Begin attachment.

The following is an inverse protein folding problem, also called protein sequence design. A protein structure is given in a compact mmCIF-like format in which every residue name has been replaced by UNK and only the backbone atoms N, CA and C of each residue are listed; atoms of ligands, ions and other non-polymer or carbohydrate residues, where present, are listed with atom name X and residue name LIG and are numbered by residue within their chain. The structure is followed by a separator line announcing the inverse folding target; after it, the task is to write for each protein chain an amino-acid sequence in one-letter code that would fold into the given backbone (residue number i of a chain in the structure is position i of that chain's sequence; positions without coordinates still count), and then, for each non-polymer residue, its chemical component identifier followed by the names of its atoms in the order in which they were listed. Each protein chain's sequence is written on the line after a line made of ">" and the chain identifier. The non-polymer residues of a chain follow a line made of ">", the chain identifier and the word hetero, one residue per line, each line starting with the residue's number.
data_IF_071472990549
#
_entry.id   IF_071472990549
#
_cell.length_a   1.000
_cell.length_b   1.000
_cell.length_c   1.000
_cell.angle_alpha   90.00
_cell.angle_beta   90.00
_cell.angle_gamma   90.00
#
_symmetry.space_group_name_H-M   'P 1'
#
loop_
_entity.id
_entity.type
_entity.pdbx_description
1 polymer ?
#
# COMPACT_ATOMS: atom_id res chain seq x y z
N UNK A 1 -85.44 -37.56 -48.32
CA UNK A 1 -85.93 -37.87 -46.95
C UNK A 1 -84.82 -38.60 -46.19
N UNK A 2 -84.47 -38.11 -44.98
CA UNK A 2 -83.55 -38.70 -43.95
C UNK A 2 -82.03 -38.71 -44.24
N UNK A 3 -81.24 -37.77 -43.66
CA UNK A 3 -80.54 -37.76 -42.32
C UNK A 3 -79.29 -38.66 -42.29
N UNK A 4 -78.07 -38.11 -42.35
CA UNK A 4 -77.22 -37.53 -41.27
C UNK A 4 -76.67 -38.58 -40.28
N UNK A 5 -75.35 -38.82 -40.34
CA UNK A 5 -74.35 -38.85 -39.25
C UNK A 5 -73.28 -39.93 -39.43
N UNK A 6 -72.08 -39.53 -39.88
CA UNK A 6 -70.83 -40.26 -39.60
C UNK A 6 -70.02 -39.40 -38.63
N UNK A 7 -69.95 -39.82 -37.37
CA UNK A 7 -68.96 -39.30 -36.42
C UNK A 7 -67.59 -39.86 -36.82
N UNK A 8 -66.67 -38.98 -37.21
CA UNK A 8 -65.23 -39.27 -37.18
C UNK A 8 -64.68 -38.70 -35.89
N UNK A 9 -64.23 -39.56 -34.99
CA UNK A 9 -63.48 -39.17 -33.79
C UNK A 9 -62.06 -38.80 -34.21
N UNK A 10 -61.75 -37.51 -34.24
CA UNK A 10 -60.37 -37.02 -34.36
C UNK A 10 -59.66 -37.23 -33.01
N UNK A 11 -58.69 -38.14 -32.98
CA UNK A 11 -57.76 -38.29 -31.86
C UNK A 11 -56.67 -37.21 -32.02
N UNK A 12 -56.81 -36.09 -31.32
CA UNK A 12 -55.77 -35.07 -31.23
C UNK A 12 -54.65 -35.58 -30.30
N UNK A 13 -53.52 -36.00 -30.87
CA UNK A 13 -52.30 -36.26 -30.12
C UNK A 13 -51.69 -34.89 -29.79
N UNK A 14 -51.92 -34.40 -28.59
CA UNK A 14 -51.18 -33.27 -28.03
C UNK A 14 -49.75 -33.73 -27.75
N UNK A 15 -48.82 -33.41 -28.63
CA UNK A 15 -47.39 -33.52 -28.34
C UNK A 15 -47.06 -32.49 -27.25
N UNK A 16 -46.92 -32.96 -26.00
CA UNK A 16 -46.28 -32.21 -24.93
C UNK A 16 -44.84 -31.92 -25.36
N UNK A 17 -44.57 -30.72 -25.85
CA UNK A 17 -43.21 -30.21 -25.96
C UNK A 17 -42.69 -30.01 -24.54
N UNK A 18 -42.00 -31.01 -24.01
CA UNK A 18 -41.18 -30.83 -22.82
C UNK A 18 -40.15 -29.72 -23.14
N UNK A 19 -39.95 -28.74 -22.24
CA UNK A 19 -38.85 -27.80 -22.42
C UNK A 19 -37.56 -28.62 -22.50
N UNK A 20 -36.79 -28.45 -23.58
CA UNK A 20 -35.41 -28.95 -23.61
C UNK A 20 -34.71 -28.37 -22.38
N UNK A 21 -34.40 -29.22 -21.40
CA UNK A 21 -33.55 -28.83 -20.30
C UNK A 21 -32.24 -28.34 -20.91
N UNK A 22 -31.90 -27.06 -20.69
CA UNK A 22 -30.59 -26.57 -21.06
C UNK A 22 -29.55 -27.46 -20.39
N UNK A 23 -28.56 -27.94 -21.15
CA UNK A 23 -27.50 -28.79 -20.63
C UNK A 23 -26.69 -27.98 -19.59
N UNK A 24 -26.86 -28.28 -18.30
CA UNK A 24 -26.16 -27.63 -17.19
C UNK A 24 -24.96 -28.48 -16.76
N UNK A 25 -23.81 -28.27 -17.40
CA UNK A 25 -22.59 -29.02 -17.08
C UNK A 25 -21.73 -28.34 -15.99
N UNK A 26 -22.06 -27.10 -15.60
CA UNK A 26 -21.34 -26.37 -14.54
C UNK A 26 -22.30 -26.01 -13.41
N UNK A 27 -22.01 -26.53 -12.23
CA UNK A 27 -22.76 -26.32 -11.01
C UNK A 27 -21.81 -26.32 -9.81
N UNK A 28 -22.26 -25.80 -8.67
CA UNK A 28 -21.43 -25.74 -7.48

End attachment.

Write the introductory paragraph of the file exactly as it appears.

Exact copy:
The following is an inverse protein folding problem, also called protein sequence design. A protein structure is given in a compact mmCIF-like format in which every residue name has been replaced by UNK and only the backbone atoms N, CA and C of each residue are listed; atoms of ligands, ions and other non-polymer or carbohydrate residues, where present, are listed with atom name X and residue name LIG and are numbered by residue within their chain. The structure is followed by a separator line announcing the inverse folding target; after it, the task is to write for each protein chain an amino-acid sequence in one-letter code that would fold into the given backbone (residue number i of a chain in the structure is position i of that chain's sequence; positions without coordinates still count), and then, for each non-polymer residue, its chemical component identifier followed by the names of its atoms in the order in which they were listed. Each protein chain's sequence is written on the line after a line made of ">" and the chain identifier. The non-polymer residues of a chain follow a line made of ">", the chain identifier and the word hetero, one residue per line, each line starting with the residue's number.